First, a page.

Immigration Bottleneck for Undocumented
Published: 11 February 2013 By Abiodun Giwa
The news says about 12 million illegal immigrants live in the United States. The fate of
these immigrants is a current issue of debate among Washington law makers and
immigrationanalysts. For the law makers and their supporters across the country, catching
on the fate of the immigrants to win elections has become a primary consideration. And has
given rise as to what name to call these immigrants whom some politicians no longer want
to add ‘illegal’ to their identity. Also, these immigrants' fate has brought politicians who are
strange bed fellows together to find solution to swollen number of them in the country
It isn’t only in the U.S. the problem of immigration is giving concern to the authorities. It is the
same in European countries and some Asian countries. Observers think that identity is an
impermanent tag that can change at anytime. Very few immigrants can claim not to have had
experience as illegal before regulating papers. The issue of illegal arises, because immigration
somehow has been liberalized and people can come as visitors and settle down before seeking
papers to remain.
In the days people came into the U.S from one route through the sea and checked at Ellis Island
before entry, where children who didn’t pass entry requirements were sent back and separated
from their parents and the same to wives and husbands, the issue of illegal was not as pronounced
like today. What should bother anyone isn’t the name immigrants without papers are called, but the
condition of their existence when they haven’t papers to live in countries of their choice. Then, the
issue about helping to relieve or terminate their burden will arise and be given attention.
Not many illegal will grant a reporter an interview-part of the problem of being undocumented
immigrant-the fear of what will happen if people gets to know.
But since we all have been illegal one way or another before turning legal, based on an
experience, one can surmise the burdens of illegal immigrants. For example, when I first arrived in
the U.S. on a business visit, I knew I couldn’t remain in the country without regulating my papers. I
knew it will be impossible to do any business, seek employment or remain in the country beyond the
period granted by the immigration office. And if I choose to remain illegally, I will be at the mercy of
overtly smart people in business circles or employers seeking cheap labor. And could also be
deported if the immigration office is aware of my presence beyond the time it has given me to be in
All the reasons above constitute the bottleneck why illegal don’t or cannot live any country with
peace of mind. As an illegal without papers when my visa had expired, I sought to regulate my
papers, while I worked for a Car Wash and was paid under the table $6.00 an hour-the minimum
wage, when people with papers earned $10.00 plus. I lived in fear while I tried to regulate my
papers, because I knew I could end up in the immigration court, and was aware of many who got
deported in that process.It is why the answer to questions about why people leave their countries to
other countries, go through the painful process of settling down, the community of immigrants and
their strength, and historical aspect of immigration as part of a study in my undergraduate years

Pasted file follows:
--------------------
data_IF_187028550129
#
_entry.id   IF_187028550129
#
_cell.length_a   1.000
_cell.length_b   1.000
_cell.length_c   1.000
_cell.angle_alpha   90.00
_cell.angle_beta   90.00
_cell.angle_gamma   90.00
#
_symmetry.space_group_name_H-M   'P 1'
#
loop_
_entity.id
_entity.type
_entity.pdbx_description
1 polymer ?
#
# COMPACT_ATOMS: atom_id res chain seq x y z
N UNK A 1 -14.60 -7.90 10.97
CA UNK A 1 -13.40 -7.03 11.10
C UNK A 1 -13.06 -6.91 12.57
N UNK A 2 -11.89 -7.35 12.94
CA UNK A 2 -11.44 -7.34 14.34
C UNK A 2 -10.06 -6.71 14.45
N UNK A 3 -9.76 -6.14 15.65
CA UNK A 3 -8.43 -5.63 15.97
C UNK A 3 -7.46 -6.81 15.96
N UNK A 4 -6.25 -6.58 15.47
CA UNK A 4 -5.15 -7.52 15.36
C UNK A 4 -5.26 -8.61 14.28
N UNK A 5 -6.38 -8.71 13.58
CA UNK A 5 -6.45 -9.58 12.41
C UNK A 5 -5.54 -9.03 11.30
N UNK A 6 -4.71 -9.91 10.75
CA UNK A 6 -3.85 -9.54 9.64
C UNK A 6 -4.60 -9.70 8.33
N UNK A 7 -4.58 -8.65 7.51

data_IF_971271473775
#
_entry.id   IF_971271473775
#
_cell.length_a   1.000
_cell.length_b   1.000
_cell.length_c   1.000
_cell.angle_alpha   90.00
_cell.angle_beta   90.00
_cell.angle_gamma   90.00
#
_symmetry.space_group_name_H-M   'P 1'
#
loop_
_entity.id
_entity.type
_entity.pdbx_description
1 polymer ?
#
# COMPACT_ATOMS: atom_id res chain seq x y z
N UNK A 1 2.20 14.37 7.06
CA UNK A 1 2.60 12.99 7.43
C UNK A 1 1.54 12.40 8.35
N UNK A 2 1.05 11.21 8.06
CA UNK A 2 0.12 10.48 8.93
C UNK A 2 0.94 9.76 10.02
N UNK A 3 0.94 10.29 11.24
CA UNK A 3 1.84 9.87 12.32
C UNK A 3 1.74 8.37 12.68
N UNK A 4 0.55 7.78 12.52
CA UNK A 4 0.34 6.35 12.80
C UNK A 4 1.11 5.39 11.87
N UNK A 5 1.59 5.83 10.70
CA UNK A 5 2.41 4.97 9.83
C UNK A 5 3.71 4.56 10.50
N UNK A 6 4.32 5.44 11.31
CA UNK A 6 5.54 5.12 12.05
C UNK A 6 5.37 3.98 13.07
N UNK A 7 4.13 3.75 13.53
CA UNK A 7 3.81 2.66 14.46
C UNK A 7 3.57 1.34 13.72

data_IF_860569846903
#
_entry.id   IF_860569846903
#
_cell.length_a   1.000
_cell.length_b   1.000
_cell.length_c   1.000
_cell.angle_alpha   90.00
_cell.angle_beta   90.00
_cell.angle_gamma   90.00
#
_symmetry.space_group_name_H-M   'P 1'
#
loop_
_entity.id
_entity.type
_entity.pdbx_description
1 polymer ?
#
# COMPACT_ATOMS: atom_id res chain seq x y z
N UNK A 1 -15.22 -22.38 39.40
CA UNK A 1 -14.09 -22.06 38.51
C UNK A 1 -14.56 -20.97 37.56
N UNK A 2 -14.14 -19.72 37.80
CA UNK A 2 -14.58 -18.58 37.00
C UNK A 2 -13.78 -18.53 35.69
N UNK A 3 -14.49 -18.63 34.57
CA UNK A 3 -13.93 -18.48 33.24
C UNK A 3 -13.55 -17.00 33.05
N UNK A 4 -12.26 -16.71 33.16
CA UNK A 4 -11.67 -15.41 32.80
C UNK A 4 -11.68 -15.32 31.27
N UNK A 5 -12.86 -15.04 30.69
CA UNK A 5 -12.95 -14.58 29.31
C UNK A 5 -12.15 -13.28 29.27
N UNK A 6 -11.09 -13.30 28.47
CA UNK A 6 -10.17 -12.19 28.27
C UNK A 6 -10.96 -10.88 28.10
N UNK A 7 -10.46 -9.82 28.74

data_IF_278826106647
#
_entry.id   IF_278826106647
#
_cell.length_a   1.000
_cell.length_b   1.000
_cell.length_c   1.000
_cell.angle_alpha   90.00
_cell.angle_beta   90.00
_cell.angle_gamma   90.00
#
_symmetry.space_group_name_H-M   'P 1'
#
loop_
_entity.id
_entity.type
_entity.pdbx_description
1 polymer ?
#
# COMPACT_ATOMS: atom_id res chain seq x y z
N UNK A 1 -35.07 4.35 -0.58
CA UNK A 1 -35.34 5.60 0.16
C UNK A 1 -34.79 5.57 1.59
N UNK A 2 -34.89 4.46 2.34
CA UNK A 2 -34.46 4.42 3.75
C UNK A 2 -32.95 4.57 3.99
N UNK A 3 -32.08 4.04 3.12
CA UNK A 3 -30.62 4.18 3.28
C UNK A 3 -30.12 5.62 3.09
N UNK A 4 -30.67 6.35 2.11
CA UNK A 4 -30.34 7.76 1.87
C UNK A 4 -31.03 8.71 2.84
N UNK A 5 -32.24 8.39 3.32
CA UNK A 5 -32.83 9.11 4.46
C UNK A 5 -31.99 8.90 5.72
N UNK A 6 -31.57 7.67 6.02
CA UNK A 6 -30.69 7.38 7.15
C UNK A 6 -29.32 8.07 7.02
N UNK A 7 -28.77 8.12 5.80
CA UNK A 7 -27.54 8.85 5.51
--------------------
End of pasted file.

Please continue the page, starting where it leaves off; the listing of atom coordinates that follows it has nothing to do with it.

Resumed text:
remain relevant to me.
In the lesson called Sociology of Immigration under the study of Sociology, people leave their
countries for two reasons termed push and pull factors. In the pull factor, immigrants are attracted to
jobs and betterincome abroad even though they have good life in their own countries. In the push
factor, disadvantaged people seek ways to go abroad in search of survival; ready to do menial jobs
that citizens of countries of their choice would not do for lack of opportunity in their home country. In
either case, one will need immigration papers in a foreign country of choice not to be illegal and have
peace. It is admitted that immigration is as old as the universe itself. The Indians who first settled in
America migrated there from somewhere. People from Europe migrated to the U.S. in large numbers
that will make one think a paradise actually exist on earth. People migrate from villages to cities;
from country to country within a continent and from continent to continent in search of countries to
settle for better accommodation and livelihood. The recognition of nation states and creation of
ordinances checking immigration is what brings about legal and illegal.
Immigration has advantages and disadvantages. The advantages are higher than disadvantages for
immigrants and host country. It is why peole in less prosperous and mismanaged countries are
migrating to prosperous and better managed countries. For example, America is called a country of
immigrants, because she has opened her doors for immigrants from all corners of the world and these
immigrants are believed to have contributed to the nation's development like any other living here. It is
advantageous being a documented immigrant and disadvantageous to be undocumented. And the
country loses a whole lot of taxes from undocumented immigrants.
Every country regulates immigration with eyes on the protection of employment and services for
citizens. Illegal immigration is checked by strict enforcement of border patrol and deportation of those
adjudged to have entered illegally or whose visiting papers have expired and remain in the country.
Some countries are hard on illegal immigrants than others. The U.S. is said to have the most liberal
immigration policy in the western hemisphere. How it handles the crisis of 12 million undocumented
immigrants in the country is one of the latest newsworthy matters that cannot be ignored.
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